The former Chelsea defender insists he holds no grudge against the England coach and indicated that the departure from the Blues was his decision
Paris Saint-Germain defender David Luiz has suggested that former Manchester United full-back Gary Neville lacked respect when likening the Brazil international to a 10-year-old on a PlayStation.
The former Chelsea player formed part of Laurent Blanc’s 2014/15 Ligue 1 winning side, after leaving Stamford Bridge following the 2014 World Cup.
But Luiz, who was singled out for criticism following Brazil’s 7-1 defeat to Germany in the World Cup semi-final, indicated that though Neville’s comments were wrong, he does not hold a grudge.
“I think that respect is imperative,” Luiz told Bleacher Report.
“I’m not saying that people have to like me or that nobody can criticise me. Do it with reason and balance, though, with responsibility. Not lacking respect.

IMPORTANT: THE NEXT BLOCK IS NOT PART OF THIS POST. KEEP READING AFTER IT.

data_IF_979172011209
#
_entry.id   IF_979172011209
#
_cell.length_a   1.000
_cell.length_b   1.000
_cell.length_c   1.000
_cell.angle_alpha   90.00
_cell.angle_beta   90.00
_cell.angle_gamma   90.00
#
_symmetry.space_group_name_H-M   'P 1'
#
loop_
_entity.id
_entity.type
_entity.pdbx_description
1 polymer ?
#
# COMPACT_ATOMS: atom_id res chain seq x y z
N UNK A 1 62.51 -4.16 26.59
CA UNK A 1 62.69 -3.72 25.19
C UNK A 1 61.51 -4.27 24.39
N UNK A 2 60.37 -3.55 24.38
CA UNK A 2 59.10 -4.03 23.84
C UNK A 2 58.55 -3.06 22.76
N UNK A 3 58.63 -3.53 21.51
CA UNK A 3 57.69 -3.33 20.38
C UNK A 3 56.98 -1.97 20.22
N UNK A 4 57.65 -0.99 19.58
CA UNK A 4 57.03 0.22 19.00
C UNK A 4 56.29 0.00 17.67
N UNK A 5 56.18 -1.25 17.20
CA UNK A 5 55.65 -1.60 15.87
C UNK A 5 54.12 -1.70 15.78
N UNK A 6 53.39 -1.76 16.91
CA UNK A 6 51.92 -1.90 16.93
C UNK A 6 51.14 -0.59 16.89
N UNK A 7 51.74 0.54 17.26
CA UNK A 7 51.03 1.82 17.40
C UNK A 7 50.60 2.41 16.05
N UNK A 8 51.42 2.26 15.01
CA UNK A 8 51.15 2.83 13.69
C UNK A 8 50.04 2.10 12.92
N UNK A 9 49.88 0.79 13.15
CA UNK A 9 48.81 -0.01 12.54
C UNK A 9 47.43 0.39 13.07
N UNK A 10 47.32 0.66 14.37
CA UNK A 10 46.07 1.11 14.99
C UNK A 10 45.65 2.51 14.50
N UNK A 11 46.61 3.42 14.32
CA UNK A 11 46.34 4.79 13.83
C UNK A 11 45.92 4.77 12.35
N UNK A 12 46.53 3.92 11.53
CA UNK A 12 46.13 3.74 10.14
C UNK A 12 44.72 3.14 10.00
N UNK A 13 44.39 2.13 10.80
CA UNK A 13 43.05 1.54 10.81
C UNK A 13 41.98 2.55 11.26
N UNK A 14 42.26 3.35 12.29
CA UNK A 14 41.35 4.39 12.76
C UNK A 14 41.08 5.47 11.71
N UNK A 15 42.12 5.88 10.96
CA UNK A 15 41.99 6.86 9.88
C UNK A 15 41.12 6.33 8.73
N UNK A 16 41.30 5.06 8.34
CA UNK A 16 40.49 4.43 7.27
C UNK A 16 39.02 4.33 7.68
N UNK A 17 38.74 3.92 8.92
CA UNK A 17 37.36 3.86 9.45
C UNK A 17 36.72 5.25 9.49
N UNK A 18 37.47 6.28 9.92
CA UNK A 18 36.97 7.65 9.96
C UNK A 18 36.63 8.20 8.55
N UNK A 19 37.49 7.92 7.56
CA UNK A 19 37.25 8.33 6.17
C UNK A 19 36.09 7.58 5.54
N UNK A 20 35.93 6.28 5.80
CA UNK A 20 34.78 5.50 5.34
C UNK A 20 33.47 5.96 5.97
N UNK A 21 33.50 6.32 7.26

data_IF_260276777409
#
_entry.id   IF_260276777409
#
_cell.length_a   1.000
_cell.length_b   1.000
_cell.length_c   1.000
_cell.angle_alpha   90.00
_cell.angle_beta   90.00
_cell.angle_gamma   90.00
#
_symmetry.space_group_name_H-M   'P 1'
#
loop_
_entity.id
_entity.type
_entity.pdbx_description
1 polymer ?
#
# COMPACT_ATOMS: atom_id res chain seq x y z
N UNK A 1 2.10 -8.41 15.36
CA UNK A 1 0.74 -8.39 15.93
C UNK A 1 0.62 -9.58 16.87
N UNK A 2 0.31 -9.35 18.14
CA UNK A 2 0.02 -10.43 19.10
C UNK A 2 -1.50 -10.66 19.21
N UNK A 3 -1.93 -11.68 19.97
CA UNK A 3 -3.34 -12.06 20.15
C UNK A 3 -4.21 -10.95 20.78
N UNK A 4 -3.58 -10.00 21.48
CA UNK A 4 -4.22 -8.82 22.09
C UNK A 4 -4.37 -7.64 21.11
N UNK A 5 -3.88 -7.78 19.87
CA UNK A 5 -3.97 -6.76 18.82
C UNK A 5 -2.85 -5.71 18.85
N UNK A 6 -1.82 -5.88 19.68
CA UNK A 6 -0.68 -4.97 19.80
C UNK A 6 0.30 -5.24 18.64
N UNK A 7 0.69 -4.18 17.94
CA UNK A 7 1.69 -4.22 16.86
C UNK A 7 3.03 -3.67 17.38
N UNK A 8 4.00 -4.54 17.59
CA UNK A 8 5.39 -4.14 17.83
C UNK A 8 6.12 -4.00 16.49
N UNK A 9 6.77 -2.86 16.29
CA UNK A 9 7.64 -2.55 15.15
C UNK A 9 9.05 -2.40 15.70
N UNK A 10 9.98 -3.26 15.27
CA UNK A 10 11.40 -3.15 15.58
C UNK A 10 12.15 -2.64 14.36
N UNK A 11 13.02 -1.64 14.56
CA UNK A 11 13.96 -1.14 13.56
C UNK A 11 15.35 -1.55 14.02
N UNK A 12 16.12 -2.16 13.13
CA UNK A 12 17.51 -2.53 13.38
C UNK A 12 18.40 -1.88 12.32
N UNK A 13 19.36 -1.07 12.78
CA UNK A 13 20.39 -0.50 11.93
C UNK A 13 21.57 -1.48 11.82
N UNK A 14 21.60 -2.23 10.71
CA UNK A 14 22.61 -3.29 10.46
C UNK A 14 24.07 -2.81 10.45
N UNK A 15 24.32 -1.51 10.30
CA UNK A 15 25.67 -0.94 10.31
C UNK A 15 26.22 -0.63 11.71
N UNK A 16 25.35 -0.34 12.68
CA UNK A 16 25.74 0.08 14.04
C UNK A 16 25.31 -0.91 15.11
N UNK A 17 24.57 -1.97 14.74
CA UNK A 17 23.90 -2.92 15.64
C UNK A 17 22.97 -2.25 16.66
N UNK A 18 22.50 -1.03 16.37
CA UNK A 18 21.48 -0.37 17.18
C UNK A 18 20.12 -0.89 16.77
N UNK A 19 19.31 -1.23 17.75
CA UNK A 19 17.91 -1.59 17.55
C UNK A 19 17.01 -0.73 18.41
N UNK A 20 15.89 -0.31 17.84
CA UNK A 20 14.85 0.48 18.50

“You can criticise someone, say they didn’t play well. That’s fine. When Gary Neville talked about me being like something out of a video game, that’s the sort of thing that lacks respect, especially because he was a player.
“But I reacted in a positive way because I know that he’s learning, and he’s growing into a new profession. I think he realised that he’d made a mistake, and he spoke well of me later on. These things happen.”
The 28-year-old also commented on his departure from Chelsea and his relationship with manager Jose Mourinho during and after the 2014 World Cup, with the defender insisting that the move to PSG was his choice.
“I’d had four happy years at Chelsea, and they offered me a new contract, but I preferred to go. It was my decision,” Luiz added.
“When I left [the Chelsea squad at the end of the 2013/14 season], I was with Brazil, and I didn’t really have any contact with [Mourinho].
“I was in Brazil on holiday first, then preparing for the World Cup. Everything was presented to me, I accepted, and he sent me a little message saying ‘good luck.’
“Afterwards, I went straight to Paris. I didn’t go back to London.”